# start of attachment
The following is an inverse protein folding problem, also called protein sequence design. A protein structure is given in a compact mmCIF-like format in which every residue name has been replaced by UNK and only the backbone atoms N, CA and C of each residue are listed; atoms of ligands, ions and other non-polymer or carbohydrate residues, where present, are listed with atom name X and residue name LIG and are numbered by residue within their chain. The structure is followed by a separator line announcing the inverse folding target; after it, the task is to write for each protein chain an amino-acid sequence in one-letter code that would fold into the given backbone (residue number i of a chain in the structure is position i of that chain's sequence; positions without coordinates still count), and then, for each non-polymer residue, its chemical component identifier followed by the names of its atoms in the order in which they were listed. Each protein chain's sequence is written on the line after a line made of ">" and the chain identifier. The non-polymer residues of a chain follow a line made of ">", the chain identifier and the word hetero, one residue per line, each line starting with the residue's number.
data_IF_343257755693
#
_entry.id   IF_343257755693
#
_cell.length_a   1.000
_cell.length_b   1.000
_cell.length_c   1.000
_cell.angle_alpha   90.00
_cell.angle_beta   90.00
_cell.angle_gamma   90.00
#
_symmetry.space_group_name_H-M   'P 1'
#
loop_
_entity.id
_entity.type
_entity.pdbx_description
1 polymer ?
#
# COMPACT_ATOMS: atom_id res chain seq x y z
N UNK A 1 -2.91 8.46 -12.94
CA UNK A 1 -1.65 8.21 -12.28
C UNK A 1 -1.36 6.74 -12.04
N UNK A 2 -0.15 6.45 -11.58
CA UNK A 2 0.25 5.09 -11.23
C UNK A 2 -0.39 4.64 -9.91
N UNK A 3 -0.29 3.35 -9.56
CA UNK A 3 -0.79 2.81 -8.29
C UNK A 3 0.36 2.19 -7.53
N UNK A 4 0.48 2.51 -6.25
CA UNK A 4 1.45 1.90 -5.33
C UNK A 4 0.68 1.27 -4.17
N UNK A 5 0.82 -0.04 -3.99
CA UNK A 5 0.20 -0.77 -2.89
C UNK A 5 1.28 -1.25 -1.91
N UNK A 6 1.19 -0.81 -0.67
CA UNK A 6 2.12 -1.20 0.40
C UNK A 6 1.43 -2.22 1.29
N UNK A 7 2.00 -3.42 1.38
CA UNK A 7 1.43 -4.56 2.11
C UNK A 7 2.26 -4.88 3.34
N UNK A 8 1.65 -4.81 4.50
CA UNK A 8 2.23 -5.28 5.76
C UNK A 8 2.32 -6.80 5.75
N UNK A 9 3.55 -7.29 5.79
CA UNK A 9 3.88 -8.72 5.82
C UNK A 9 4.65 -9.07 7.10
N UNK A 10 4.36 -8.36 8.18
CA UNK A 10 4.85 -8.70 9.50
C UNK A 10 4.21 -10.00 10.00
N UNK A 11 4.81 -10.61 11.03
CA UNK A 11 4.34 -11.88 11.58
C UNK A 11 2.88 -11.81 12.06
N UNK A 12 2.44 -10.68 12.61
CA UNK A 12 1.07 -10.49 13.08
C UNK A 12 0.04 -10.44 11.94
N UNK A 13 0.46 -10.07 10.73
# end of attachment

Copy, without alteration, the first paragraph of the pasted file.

The following is an inverse protein folding problem, also called protein sequence design. A protein structure is given in a compact mmCIF-like format in which every residue name has been replaced by UNK and only the backbone atoms N, CA and C of each residue are listed; atoms of ligands, ions and other non-polymer or carbohydrate residues, where present, are listed with atom name X and residue name LIG and are numbered by residue within their chain. The structure is followed by a separator line announcing the inverse folding target; after it, the task is to write for each protein chain an amino-acid sequence in one-letter code that would fold into the given backbone (residue number i of a chain in the structure is position i of that chain's sequence; positions without coordinates still count), and then, for each non-polymer residue, its chemical component identifier followed by the names of its atoms in the order in which they were listed. Each protein chain's sequence is written on the line after a line made of ">" and the chain identifier. The non-polymer residues of a chain follow a line made of ">", the chain identifier and the word hetero, one residue per line, each line starting with the residue's number.